Demonstrating the value of user research in pharma and healthcare
- User research
Speaking to stakeholders helps gain perspective on your digital project and its wider implications, ensuring you have a more comprehensive picture of the organisational landscape before work begins.
Here, we explain why stakeholder interviewing is such an important step in the design and research process for your digital products and services.
It’s important at the beginning of any project to understand exactly what you’re trying to achieve, for who, and why. Failing to do this comprehensively, accounting for the perspectives of all key stakeholders, can mean that hidden agendas, conflicting objectives and previously unknown information come to light later on and slow down progress.
Whether creating a new digital product from scratch, or revisiting an existing product or service to seek opportunities for improvement, speaking to key stakeholders directly during the kick-off phase is important. It will help you understand the project and its wider implications from stakeholder perspectives, and ensure you have a more comprehensive picture of the organisational landscape before work begins.
This article will take a look at why stakeholder interviewing is an excellent tool to use in your digital design and research process, and briefly outline how to set up an effective round of stakeholder interviews.
Stakeholder interviews are 1:1 conversations with individuals that have a vested interest in the product or problem space you are working on. A stakeholder is anyone within an organisation who can offer useful advice about the product or organisation and ultimately help simplify the design process.
Additionally, stakeholders often rely on the end product’s success for their own professional success. Although these are usually senior-level employees, stakeholders can be anybody within an organisation that will be affected in any way by your project.
Stakeholder interviews allow you to affirm and align goals for your project by gaining understanding of how your project aligns to the needs of stakeholders and business objectives.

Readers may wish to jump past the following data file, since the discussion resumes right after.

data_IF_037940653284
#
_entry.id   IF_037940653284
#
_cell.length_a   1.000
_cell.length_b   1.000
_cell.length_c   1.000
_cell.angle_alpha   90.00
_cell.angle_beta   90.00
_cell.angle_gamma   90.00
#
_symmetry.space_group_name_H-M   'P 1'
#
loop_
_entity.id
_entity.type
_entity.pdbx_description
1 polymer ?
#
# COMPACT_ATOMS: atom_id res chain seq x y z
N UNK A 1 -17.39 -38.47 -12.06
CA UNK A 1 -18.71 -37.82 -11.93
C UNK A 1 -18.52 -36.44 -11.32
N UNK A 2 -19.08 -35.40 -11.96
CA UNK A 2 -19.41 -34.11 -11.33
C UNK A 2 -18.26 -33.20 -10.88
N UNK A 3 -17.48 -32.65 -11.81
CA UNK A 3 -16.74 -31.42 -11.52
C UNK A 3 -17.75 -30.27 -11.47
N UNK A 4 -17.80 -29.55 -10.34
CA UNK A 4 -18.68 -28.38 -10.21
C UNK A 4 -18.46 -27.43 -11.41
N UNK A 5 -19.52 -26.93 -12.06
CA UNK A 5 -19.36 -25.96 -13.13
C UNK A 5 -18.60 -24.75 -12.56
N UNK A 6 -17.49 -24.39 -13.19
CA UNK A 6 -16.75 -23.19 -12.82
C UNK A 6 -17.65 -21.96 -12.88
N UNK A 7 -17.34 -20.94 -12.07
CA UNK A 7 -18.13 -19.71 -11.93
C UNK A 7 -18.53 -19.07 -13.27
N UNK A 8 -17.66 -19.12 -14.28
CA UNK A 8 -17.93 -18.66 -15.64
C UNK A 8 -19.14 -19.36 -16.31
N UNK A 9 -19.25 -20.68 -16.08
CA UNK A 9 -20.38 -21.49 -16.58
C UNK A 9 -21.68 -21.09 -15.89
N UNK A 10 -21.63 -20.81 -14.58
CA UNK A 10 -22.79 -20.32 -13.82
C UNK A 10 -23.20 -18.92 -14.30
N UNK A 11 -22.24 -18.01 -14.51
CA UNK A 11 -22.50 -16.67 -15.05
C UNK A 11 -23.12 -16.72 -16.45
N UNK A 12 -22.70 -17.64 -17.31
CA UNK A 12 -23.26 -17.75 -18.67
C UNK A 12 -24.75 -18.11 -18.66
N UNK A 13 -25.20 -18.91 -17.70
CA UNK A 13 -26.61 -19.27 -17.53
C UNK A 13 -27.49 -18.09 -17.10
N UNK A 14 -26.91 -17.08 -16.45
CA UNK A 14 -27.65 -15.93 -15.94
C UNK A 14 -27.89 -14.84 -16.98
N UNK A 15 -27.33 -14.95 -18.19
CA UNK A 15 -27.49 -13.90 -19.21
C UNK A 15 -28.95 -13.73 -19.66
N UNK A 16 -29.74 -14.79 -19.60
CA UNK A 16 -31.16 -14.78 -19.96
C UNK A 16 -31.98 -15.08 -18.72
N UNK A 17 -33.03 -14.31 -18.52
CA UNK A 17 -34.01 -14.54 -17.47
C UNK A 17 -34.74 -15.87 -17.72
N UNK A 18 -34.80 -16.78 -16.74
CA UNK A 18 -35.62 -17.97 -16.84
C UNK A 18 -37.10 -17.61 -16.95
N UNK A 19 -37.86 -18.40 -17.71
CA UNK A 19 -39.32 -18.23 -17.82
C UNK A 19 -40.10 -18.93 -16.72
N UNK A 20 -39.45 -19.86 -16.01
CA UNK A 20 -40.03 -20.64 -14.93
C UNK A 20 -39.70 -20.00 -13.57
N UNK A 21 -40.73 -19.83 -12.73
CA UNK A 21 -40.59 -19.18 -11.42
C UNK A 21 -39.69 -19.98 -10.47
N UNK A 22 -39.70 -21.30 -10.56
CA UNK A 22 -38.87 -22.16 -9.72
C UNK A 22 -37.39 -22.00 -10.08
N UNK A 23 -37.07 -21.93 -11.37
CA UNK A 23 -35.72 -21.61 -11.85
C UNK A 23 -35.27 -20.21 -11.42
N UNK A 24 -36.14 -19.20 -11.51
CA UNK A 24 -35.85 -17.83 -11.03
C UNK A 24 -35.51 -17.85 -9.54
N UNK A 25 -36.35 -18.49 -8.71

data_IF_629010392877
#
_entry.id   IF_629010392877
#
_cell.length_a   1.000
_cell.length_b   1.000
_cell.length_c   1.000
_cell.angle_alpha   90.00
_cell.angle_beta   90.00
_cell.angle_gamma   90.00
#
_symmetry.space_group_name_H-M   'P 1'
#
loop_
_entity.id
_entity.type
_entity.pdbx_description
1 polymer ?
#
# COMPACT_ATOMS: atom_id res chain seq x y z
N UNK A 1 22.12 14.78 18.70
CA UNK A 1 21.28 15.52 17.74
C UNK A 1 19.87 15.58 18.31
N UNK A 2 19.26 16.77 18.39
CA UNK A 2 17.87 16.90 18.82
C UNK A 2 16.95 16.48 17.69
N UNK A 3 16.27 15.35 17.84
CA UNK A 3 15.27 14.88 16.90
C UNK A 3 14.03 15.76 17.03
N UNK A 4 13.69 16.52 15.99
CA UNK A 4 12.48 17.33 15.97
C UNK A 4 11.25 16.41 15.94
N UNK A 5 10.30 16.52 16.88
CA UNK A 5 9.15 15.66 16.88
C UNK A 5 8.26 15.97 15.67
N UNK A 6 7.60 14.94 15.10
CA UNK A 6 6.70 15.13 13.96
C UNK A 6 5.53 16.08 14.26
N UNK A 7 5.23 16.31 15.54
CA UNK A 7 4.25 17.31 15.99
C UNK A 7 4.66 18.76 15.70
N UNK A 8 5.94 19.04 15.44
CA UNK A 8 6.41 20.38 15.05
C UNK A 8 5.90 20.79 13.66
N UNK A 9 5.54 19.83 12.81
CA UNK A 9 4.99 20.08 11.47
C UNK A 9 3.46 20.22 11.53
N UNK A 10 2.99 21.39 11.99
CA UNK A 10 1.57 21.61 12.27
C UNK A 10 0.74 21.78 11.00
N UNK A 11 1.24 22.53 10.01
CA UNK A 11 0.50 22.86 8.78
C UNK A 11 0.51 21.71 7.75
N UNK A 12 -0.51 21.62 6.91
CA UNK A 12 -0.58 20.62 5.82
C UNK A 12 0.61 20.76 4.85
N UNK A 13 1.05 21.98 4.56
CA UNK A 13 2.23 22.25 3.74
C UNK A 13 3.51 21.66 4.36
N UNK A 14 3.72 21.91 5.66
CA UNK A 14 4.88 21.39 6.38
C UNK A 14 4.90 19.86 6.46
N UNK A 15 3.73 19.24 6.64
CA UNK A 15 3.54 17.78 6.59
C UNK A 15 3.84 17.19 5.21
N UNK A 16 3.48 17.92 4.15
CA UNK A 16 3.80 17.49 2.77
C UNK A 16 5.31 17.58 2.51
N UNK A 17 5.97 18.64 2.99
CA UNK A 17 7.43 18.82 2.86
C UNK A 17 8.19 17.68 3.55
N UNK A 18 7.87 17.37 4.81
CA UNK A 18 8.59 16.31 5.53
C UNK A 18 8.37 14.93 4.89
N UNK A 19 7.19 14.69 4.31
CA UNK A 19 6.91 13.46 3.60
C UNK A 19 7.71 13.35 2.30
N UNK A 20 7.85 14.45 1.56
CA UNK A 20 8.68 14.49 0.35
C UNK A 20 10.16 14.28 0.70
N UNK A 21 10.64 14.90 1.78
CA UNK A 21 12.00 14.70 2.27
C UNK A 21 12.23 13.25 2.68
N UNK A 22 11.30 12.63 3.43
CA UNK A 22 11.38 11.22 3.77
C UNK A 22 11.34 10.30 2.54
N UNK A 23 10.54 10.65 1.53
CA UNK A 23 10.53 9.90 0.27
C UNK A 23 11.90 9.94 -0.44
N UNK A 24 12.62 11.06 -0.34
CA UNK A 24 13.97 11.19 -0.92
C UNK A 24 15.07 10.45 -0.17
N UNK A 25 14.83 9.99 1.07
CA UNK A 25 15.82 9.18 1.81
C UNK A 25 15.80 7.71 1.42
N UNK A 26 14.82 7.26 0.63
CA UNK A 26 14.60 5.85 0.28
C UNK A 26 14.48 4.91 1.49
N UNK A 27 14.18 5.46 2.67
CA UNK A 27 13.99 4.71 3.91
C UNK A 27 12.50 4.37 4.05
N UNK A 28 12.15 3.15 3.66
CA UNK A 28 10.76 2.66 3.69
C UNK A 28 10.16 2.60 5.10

You can understand what the project needs to achieve and why, and who has skin in the game when it comes to product success and failure. You’ll also gain context of how the product or problem space is perceived by the wider organisation.
Speaking to a range of stakeholders will help you better understand the project history by gaining internal knowledge of the project, product or problem space. You can find out how long the problem has been in existence and what has previously been attempted in order to address it.
You’ll also learn more about the resource history — is the budget in place for the project and who are the key budget holders? Is there a budget for post-launch monitoring, maintenance and improvement in place? You can also find out whether there are any technologies or technical constraints to learn about before designing.
Finally, you’ll be able to ascertain what is already known about the target users — who holds the information? Is there existing user research that can be referenced? And are their certain departments that we could reach out to, such as marketing or customer service, to learn more about users?
Gaining insight of the project’s history will give you a more thorough understanding of the wider context that you’re working in, revealing useful new information that can be applied across project phases.
Interviewing stakeholders will help you gain an understanding of the internal hierarchies — and sometimes politics — that may impact your work.
By learning about multiple points of view from around the business, you’ll be able to approach your project with a single, cohesive internal vision that can be carried forward to the design phases and lead to quicker decision-making.
Improving communication with stakeholders will foster a more collaborative approach to your project, which could prove invaluable when looking for individuals to help champion your work later down the line.
Good interviews and positive conversations can help you establish allies who can also unblock project sticking points by improving access to resources — they now understand your project and the ‘why’ behind the work, so are more likely to be empathetic towards changing project requirements
Effective stakeholder interviews will help you build a more comprehensive understanding of anything or anybody that may slow down your project or block project progress
For example, there may be individuals in the stakeholder product team who have strong opinions about specific design elements, or there may be a lack of resource allocated to user research. Knowing about these factors early on enables you to plan mitigation strategies early and improves the chances of the project being delivered on time, within budget, and according to best practices in design.
Although stakeholder interviews offer a great opportunity to connect with stakeholders and make allies within the business, they are not just friendly introductions or catch-up calls. To make these calls worthwhile, you must leave these conversations with specific information that informs and guides your project.
Therefore, before heading into any stakeholder interviews it is important to document the research objectives for the calls. Think about some of the following areas: